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Hospital Quake Repair Tab Put at $120 Million

Safety: Officials say Ventura County facilities will be hard pressed to pay for seismic retrofits by the state's deadline without financial assistance.


It could cost Ventura County hospitals $120 million to meet state earthquake safety standards, administrators said Thursday.

Their estimates came one day after the state released a report saying that more than one-third of the county's hospital buildings would be at "significant risk of collapse" in a strong quake.

With many hospitals cash-strapped as a result of managed health care financing, executives at some say that paying for seismic retrofits by a 2008 deadline will be extremely difficult without government subsidy or other assistance.

Managers at others, such as Ojai Valley Community Hospital and Los Robles Regional Medical Center in Thousand Oaks, said their latest cost estimates are more manageable than they initially feared.

And while Ventura County Medical Center in Ventura is projecting a much higher estimate than in years past--up to $30 million--Health Care Agency Director Pierre Durand said that is still a cost the county can finance without an adverse effect on services.

No hospital in the county is predicting that it will have to shut down as a result of the higher standards, said Jim Lott, executive vice president of the Healthcare Assn. of Southern California.

"But you could wind up with smaller facilities and access problems" at some, he said. "There could be a loss of or a reduction in services."

This week, state officials released a report showing that one in three hospital buildings in California needs major repair to meet state earthquake-safety standards. It's slightly higher--38%--in Ventura County, according to the Office of Statewide Health Planning and Development.

All told, seven of the eight hospitals in the county contain at least one building that regulators say would pose a risk of collapse and a danger to the public should a strong earthquake occur.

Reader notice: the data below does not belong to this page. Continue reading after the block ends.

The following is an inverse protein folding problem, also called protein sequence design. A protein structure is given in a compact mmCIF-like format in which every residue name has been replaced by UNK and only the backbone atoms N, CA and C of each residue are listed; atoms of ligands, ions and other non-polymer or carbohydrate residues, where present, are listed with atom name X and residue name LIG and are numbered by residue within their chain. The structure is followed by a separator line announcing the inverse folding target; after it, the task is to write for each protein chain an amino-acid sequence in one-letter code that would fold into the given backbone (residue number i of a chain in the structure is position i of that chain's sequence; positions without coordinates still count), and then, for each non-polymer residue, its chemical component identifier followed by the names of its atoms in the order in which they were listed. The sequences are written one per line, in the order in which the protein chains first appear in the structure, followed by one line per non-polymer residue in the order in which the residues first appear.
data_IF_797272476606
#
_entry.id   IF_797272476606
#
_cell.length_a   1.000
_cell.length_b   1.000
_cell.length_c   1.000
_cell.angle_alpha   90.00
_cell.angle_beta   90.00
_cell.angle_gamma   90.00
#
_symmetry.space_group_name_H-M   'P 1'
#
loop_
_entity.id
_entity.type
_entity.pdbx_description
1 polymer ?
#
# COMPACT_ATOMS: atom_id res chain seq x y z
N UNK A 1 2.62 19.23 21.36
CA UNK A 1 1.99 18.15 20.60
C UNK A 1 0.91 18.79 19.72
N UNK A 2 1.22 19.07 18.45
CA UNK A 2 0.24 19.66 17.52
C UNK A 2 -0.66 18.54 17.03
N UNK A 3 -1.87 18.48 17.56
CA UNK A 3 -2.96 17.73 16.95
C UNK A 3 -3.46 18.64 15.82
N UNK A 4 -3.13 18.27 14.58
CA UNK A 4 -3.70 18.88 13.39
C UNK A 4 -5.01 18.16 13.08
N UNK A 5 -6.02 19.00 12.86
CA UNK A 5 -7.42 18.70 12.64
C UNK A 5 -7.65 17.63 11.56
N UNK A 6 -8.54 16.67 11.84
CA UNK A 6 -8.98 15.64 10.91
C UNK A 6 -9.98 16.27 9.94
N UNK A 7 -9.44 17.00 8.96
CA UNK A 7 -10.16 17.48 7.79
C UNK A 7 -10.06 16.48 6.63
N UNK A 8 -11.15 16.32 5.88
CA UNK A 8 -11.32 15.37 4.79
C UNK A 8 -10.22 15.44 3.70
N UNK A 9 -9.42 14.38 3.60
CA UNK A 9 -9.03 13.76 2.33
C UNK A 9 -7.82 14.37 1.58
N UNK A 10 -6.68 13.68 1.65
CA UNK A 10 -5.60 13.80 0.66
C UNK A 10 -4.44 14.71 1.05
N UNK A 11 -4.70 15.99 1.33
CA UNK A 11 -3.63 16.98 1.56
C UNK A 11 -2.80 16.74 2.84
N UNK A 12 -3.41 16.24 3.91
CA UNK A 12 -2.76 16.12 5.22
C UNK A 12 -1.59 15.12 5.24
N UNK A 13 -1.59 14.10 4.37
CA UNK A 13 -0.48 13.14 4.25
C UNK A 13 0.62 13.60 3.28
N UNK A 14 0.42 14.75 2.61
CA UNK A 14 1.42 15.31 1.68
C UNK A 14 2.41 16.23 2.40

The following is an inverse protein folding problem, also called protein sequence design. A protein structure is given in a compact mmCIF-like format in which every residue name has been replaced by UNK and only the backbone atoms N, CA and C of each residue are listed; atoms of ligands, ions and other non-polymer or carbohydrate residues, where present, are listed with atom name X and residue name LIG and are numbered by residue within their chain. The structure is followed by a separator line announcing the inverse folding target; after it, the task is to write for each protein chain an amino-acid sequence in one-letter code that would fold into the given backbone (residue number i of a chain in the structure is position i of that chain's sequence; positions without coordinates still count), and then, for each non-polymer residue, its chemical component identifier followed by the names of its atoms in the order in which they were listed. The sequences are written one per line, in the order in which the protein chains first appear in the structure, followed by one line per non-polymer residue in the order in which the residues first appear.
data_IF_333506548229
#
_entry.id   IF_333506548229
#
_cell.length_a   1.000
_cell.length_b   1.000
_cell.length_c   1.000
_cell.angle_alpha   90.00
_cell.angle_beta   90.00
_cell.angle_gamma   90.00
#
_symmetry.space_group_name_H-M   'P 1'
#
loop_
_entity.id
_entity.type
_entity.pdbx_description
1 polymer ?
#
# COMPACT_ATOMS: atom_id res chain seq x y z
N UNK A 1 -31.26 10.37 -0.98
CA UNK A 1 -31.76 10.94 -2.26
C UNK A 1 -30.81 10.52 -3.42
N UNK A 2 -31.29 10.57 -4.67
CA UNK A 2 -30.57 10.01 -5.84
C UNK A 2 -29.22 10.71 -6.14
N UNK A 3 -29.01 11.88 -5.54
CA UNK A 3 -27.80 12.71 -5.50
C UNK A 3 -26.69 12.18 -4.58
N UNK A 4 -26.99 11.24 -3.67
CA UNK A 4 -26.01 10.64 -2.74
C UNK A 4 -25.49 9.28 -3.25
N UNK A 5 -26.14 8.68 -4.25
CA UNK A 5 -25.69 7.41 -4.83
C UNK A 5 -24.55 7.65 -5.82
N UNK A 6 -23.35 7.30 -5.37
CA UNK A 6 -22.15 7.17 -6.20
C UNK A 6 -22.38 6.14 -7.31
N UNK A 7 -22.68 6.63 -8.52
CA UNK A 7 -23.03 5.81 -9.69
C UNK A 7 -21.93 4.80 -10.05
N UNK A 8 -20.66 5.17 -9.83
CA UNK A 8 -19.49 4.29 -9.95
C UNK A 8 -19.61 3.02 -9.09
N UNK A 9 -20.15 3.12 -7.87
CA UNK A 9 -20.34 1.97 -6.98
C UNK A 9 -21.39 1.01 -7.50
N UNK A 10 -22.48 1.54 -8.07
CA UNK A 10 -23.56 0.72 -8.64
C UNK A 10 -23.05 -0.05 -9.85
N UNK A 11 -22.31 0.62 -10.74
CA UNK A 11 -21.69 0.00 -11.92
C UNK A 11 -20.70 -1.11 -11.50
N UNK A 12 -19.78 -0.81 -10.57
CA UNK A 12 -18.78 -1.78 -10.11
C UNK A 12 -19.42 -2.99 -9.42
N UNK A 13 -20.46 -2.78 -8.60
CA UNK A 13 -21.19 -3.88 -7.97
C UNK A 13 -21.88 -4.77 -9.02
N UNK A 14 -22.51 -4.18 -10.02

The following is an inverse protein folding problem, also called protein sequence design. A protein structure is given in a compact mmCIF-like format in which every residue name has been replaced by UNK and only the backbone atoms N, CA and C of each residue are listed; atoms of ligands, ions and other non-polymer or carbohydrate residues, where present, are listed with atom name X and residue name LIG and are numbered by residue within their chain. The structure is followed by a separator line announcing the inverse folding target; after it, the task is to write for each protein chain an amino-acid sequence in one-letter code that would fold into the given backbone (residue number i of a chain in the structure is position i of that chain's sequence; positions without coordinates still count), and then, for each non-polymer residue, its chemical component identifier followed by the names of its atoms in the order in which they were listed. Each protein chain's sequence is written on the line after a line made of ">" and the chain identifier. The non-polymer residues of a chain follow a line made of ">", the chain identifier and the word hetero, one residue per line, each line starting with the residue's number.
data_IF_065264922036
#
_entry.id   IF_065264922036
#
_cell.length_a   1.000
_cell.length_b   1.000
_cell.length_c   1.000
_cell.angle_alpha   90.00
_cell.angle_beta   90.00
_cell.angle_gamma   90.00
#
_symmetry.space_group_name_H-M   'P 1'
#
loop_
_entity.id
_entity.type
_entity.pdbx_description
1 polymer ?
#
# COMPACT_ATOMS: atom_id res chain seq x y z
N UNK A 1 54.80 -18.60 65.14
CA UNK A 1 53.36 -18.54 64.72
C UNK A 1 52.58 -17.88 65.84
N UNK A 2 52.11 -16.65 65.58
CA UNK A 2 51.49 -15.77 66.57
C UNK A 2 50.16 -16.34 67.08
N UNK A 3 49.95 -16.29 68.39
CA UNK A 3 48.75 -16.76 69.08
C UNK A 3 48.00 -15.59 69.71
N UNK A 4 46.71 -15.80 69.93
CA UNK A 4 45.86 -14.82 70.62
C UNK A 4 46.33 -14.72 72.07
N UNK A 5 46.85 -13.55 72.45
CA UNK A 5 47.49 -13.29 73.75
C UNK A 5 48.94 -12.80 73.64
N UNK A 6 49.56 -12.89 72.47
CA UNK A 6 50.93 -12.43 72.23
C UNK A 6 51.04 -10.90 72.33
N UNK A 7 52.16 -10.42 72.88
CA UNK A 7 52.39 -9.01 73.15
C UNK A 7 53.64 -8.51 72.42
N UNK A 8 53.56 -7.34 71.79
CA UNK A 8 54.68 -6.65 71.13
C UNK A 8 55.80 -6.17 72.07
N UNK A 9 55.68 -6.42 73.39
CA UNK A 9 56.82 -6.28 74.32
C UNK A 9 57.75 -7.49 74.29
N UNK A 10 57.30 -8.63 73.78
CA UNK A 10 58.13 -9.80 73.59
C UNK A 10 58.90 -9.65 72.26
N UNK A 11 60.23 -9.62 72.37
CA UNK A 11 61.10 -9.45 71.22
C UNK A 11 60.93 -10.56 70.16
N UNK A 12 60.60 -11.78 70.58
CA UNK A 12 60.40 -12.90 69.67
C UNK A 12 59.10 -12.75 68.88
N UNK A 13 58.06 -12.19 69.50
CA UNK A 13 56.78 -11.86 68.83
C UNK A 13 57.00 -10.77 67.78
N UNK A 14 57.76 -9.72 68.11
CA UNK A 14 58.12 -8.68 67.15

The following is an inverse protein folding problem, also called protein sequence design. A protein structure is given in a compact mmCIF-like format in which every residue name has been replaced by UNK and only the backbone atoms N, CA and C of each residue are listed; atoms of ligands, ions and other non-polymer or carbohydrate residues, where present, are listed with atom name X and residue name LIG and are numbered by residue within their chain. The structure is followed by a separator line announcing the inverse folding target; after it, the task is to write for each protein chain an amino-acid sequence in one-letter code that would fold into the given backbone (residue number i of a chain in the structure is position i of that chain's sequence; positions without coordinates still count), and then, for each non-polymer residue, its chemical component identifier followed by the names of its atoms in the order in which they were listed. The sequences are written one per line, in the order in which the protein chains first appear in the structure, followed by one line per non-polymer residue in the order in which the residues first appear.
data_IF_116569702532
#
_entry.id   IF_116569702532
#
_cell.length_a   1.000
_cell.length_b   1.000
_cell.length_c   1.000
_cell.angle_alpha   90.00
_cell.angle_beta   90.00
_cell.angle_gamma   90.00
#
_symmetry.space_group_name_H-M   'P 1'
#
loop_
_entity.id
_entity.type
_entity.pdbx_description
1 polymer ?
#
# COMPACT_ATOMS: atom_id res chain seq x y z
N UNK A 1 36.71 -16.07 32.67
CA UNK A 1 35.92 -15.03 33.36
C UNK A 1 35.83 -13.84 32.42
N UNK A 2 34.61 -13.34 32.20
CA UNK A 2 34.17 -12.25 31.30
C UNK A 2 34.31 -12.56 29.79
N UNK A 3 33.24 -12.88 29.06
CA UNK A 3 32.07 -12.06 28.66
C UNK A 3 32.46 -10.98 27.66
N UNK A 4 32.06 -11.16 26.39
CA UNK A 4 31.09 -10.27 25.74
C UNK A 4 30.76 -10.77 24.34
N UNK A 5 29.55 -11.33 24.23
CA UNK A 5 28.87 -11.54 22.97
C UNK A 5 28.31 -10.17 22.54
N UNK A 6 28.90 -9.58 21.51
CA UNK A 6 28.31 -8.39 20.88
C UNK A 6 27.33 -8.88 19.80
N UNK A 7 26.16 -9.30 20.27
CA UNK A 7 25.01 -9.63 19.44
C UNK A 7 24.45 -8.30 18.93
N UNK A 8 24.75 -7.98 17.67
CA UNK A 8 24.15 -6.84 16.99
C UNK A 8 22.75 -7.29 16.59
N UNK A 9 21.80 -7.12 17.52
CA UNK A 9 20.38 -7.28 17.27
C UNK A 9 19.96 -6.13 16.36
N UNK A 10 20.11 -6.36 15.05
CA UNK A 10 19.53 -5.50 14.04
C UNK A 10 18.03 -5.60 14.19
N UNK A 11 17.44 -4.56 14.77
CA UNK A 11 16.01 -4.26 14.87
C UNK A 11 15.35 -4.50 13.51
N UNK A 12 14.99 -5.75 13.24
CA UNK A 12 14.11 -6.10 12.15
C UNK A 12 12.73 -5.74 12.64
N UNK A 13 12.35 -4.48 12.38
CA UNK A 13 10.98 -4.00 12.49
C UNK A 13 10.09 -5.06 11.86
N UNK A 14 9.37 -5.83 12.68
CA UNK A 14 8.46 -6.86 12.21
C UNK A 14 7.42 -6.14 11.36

The only general hospital exempt from these worries is St. John's Regional Medical Center in Oxnard, built in 1992 to meet modern safety standards. It is owned by Catholic Healthcare West.

Hospitals have until next year to tell the state how much needed improvements will cost. But many already have a good sense of the tab--and what sort of squeeze it could put on them.

"This could not come at a worse possible time," said Michael Bakst, executive director of independently owned Community Memorial Hospital in Ventura. "You're looking at hospitals that are barely doing OK that are now going to have to take on significant debt service. You're looking at multiple millions of dollars of construction."

Bakst estimated retrofitting costs at Community Memorial, where four of nine buildings need work, at $45 million to $50 million. The tab is so high that the hospital is looking at simply rebuilding.

"We don't feel that our hospital is unsafe, but state law is state law, and we have to find a way to comply with it," he said.

Either way, Bakst said, the hospital can't cover the costs on its own.

"We'd need some assistance," he said. "We don't have $50 million we can put our hands on."

At Simi Valley Hospital, spokeswoman Alicia Gonzalez said the latest estimate on retrofitting six of 10 buildings, including the intensive care unit, obstetrics wing and administrative offices, was more than $30 million.

The hospital has asked its parent corporation, Adventist Health, to pick up most of the tab. But the details have yet to be ironed out, and the hospital expects that it will need to throw fund-raising events as well.

At Ventura County Medical Center, one of seven buildings falls into the significant risk category. That structure, built in 1954, contains the center's radiology department and other patient care facilities.

"Our issue is one we can manage," Durand said. "It's not like an imminent crisis that will stop service for us."

At Los Robles Regional Medical Center, owned by Hospital Corp. of America, two of five buildings need retrofitting, but the cost should not exceed $8 million, spokeswoman Kris Carraway-Bowman said. "We're lucky" compared with other hospitals, she added.

Ojai Valley Community Hospital, which occupies only one building, needs retrofitting as well.

A design firm recently told the hospital that the improvements were expected to cost $1 million to $2 million, not the $3.3 million predicted earlier. The small nonprofit hospital can handle that cost, but help from the state would make it much easier, spokesman Craig Lewis said.

Two of independently owned Santa Paula Memorial Hospital's five buildings fall into the significant risk category.

And at St. John's Pleasant Valley Hospital in Camarillo, also owned by Catholic Healthcare West, one of five buildings must be retrofitted.

Officials at those hospitals could not be reached for comment.

The California Healthcare Assn. is lobbying in Sacramento for $5 billion in bonds to help hospitals statewide meet the deadline. But the immediacy of the energy crisis may put hospital construction on the back burner, Lott said.

"Tough choices have to be made, and 2008 doesn't seem like a 'today' problem for anyone," he said. "It won't be until that issue is managed before we can see something occur on seismic safety."

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